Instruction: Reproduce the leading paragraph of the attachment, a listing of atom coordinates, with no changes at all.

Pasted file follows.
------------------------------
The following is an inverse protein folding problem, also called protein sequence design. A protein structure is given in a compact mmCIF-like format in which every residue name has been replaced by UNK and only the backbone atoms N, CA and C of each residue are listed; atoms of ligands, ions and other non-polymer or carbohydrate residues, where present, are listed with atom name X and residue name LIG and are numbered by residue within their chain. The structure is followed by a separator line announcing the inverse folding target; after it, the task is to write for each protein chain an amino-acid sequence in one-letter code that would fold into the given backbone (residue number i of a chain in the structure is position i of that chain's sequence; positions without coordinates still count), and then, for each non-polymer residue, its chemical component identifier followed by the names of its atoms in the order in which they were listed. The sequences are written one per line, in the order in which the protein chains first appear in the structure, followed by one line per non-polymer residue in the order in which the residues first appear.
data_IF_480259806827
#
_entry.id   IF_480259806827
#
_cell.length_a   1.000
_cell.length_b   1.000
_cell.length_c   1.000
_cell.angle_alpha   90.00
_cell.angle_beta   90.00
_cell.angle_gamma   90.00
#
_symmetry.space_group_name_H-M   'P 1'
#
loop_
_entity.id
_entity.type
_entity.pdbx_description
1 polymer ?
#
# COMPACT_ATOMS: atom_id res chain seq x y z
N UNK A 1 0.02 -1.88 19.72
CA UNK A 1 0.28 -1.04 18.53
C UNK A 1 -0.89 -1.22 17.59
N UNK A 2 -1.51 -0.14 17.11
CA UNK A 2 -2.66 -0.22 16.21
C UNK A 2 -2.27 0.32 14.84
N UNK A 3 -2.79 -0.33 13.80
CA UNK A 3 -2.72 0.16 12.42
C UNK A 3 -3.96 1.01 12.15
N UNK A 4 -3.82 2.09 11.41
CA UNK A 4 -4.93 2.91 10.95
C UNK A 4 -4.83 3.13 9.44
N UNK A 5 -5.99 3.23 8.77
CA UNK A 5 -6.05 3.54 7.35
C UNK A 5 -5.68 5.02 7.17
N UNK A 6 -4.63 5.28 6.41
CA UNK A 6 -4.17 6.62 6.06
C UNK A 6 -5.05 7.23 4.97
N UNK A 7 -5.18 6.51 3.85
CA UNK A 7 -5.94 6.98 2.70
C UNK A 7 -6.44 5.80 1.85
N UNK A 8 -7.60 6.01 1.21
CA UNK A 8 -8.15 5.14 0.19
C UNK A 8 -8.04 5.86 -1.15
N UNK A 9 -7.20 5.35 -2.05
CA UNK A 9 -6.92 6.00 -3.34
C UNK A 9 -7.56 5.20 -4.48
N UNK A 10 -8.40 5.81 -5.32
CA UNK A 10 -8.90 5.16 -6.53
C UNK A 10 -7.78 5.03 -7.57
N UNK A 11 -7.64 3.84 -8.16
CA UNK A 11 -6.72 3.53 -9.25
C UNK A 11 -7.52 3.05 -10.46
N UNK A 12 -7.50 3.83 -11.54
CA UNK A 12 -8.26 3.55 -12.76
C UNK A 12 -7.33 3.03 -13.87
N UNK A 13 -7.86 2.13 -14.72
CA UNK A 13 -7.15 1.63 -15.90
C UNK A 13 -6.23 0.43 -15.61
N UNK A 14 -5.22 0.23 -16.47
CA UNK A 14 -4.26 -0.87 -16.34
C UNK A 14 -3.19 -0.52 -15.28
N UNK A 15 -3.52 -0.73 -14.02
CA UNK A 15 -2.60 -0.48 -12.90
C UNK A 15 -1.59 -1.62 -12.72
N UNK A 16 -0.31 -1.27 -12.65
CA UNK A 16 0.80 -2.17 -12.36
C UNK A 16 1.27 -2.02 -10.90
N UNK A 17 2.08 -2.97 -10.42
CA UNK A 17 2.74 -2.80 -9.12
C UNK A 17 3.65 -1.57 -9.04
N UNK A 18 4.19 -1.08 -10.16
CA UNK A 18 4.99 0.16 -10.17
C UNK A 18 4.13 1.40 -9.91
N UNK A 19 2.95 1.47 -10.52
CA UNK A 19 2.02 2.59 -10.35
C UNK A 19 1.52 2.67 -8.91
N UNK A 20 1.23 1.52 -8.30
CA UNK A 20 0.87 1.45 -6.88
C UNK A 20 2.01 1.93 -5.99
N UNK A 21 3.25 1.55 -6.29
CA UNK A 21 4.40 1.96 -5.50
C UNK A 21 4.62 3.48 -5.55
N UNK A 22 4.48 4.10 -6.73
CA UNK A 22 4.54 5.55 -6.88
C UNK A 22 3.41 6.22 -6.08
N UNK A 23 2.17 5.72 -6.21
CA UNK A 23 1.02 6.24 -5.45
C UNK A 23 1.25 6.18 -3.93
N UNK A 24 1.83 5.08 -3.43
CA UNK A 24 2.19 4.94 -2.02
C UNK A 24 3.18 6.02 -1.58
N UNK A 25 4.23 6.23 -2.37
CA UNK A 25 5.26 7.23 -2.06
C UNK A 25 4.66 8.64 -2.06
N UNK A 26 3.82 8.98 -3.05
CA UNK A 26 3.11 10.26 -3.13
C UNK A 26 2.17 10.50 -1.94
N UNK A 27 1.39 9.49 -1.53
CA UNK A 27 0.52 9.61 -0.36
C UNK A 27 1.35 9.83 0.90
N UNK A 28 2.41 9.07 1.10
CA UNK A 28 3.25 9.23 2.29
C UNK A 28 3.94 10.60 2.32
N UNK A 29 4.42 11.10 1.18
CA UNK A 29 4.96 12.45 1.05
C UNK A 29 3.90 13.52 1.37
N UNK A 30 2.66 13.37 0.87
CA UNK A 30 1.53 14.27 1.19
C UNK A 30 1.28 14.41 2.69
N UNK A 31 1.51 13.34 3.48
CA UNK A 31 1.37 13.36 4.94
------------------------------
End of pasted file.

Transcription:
The following is an inverse protein folding problem, also called protein sequence design. A protein structure is given in a compact mmCIF-like format in which every residue name has been replaced by UNK and only the backbone atoms N, CA and C of each residue are listed; atoms of ligands, ions and other non-polymer or carbohydrate residues, where present, are listed with atom name X and residue name LIG and are numbered by residue within their chain. The structure is followed by a separator line announcing the inverse folding target; after it, the task is to write for each protein chain an amino-acid sequence in one-letter code that would fold into the given backbone (residue number i of a chain in the structure is position i of that chain's sequence; positions without coordinates still count), and then, for each non-polymer residue, its chemical component identifier followed by the names of its atoms in the order in which they were listed. The sequences are written one per line, in the order in which the protein chains first appear in the structure, followed by one line per non-polymer residue in the order in which the residues first appear.